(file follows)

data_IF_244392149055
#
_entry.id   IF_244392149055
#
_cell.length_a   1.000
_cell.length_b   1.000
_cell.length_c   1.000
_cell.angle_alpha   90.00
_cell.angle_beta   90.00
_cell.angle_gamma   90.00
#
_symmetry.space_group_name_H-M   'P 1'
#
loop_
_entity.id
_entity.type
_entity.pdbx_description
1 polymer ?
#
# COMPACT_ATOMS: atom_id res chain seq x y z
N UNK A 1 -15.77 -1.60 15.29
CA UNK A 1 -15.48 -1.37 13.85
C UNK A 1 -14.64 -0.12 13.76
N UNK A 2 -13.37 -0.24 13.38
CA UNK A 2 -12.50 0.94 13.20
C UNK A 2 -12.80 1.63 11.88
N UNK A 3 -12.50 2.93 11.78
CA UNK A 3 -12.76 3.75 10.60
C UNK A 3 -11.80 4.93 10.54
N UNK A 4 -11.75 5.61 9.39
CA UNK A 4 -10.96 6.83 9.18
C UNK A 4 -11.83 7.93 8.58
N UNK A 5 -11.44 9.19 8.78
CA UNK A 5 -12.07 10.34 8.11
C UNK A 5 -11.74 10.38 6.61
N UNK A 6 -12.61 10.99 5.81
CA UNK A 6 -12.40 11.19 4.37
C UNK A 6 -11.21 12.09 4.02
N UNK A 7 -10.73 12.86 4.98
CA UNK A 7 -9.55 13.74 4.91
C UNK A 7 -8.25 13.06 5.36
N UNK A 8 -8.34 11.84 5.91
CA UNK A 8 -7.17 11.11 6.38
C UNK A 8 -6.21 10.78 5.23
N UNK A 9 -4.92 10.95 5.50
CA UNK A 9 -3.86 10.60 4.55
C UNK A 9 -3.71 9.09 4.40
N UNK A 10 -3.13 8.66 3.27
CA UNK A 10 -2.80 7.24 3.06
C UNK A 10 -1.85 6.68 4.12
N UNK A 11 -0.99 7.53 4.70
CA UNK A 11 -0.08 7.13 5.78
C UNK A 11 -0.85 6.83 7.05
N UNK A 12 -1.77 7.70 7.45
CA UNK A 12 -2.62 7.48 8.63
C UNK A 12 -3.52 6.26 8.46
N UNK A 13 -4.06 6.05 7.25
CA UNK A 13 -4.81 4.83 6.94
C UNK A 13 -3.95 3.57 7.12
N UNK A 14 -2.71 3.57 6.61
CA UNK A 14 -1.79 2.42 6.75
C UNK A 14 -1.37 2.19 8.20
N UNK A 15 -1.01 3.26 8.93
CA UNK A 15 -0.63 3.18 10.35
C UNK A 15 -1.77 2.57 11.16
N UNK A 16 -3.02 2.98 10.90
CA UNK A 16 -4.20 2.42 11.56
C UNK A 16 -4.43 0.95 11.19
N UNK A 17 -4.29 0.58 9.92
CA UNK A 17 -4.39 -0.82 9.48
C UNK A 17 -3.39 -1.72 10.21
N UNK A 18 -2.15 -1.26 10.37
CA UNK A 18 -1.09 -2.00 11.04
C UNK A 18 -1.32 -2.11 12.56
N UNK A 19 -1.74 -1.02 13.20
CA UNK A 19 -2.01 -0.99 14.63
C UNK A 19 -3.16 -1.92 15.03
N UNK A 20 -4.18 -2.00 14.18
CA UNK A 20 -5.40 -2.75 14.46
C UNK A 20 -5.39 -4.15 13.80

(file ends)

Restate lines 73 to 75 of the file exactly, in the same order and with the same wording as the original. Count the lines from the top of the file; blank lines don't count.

CA UNK A 18 -1.09 -2.00 11.04
C UNK A 18 -1.32 -2.11 12.56
N UNK A 19 -1.74 -1.02 13.20